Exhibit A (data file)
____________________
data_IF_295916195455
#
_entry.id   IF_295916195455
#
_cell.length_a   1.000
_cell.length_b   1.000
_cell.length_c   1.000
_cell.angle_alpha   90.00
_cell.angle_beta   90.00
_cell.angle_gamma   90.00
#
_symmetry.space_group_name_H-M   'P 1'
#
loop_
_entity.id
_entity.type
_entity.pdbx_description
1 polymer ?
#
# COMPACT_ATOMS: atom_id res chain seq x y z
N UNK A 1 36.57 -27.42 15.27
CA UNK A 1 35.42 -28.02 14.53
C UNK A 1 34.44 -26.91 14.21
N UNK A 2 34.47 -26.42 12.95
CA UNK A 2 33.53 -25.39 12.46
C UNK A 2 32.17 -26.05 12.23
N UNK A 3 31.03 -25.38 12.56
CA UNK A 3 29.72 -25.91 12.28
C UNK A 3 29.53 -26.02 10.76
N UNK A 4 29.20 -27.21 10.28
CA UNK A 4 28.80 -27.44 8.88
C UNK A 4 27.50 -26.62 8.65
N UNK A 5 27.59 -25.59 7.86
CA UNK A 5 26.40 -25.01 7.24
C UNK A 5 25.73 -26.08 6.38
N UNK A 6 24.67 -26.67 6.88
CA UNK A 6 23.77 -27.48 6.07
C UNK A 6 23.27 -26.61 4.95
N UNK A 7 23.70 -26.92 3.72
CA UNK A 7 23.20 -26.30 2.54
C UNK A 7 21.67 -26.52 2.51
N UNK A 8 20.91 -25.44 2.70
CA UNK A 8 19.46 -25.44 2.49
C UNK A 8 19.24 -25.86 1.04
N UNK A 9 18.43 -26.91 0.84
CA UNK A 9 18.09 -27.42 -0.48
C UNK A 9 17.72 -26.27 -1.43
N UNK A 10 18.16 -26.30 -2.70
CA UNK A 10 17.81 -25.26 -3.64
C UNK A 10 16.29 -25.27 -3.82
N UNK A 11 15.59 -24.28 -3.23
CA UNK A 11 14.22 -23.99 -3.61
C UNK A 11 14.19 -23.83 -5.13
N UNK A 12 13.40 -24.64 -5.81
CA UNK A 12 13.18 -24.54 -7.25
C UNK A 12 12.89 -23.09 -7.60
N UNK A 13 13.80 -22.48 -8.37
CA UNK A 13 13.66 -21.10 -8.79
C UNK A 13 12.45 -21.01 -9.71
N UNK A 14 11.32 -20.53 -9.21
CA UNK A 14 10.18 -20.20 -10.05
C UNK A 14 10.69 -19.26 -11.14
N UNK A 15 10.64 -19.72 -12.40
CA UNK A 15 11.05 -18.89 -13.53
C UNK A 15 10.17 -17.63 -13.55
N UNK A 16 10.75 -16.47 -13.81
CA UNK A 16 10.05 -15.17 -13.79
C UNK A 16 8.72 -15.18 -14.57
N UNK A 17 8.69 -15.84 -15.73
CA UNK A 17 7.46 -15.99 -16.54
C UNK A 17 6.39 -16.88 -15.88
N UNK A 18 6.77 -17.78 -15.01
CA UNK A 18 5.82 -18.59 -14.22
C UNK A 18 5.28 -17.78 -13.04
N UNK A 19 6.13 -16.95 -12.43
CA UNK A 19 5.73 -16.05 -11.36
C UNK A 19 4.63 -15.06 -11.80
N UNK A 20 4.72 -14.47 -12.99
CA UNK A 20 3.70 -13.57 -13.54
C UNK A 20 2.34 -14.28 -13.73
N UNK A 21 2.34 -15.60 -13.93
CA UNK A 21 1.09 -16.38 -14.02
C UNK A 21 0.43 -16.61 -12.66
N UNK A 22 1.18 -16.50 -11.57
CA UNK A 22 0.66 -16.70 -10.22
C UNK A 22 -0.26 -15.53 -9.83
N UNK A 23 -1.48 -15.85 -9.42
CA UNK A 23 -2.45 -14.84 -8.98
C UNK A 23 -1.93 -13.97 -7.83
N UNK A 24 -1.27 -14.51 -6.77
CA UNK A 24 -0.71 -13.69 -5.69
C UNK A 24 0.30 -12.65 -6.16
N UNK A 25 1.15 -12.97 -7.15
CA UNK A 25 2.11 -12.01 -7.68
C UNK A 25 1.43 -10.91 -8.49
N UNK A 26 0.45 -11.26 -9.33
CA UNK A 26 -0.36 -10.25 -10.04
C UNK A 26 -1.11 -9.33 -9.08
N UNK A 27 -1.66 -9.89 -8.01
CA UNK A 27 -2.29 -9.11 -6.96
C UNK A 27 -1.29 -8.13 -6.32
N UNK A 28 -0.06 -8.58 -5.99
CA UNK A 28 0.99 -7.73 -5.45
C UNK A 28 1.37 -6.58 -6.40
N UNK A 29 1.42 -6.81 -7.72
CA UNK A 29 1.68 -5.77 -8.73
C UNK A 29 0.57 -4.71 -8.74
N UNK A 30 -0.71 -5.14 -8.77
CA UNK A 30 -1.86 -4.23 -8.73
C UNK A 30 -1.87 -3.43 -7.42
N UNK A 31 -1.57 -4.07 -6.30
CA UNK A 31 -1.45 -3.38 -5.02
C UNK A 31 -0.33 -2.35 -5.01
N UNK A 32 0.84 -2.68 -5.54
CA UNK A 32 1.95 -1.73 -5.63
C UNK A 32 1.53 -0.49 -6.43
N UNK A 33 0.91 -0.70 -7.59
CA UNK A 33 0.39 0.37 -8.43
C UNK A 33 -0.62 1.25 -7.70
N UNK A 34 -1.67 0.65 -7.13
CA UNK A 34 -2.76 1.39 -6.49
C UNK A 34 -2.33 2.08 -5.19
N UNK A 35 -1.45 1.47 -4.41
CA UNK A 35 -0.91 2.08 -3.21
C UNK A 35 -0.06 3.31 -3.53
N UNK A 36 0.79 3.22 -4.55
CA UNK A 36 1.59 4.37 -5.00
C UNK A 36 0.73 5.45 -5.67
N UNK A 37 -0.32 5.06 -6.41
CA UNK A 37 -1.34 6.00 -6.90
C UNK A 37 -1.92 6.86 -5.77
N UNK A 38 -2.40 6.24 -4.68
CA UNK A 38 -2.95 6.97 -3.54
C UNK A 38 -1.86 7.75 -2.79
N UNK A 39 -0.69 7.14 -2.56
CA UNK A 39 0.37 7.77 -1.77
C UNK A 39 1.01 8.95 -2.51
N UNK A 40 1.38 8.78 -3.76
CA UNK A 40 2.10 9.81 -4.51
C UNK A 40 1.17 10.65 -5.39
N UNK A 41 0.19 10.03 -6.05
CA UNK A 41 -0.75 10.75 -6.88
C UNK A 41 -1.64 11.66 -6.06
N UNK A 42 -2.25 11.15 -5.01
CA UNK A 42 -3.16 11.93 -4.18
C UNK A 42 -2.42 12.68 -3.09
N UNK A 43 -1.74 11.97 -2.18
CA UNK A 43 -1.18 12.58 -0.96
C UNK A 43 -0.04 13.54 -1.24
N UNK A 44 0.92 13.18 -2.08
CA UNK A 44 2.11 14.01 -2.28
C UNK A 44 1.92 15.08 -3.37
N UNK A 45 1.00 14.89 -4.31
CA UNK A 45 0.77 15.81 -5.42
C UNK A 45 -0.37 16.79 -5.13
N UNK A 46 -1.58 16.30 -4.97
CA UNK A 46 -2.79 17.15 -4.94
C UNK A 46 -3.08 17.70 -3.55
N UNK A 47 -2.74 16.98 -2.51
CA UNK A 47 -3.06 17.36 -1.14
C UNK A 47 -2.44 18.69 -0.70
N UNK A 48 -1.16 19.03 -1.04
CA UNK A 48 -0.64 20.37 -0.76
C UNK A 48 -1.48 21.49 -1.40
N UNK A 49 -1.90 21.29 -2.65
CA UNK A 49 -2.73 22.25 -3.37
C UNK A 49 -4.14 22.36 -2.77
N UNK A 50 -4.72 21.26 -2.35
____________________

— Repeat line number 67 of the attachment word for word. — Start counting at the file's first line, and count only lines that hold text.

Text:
CA UNK A 16 10.05 -15.17 -13.79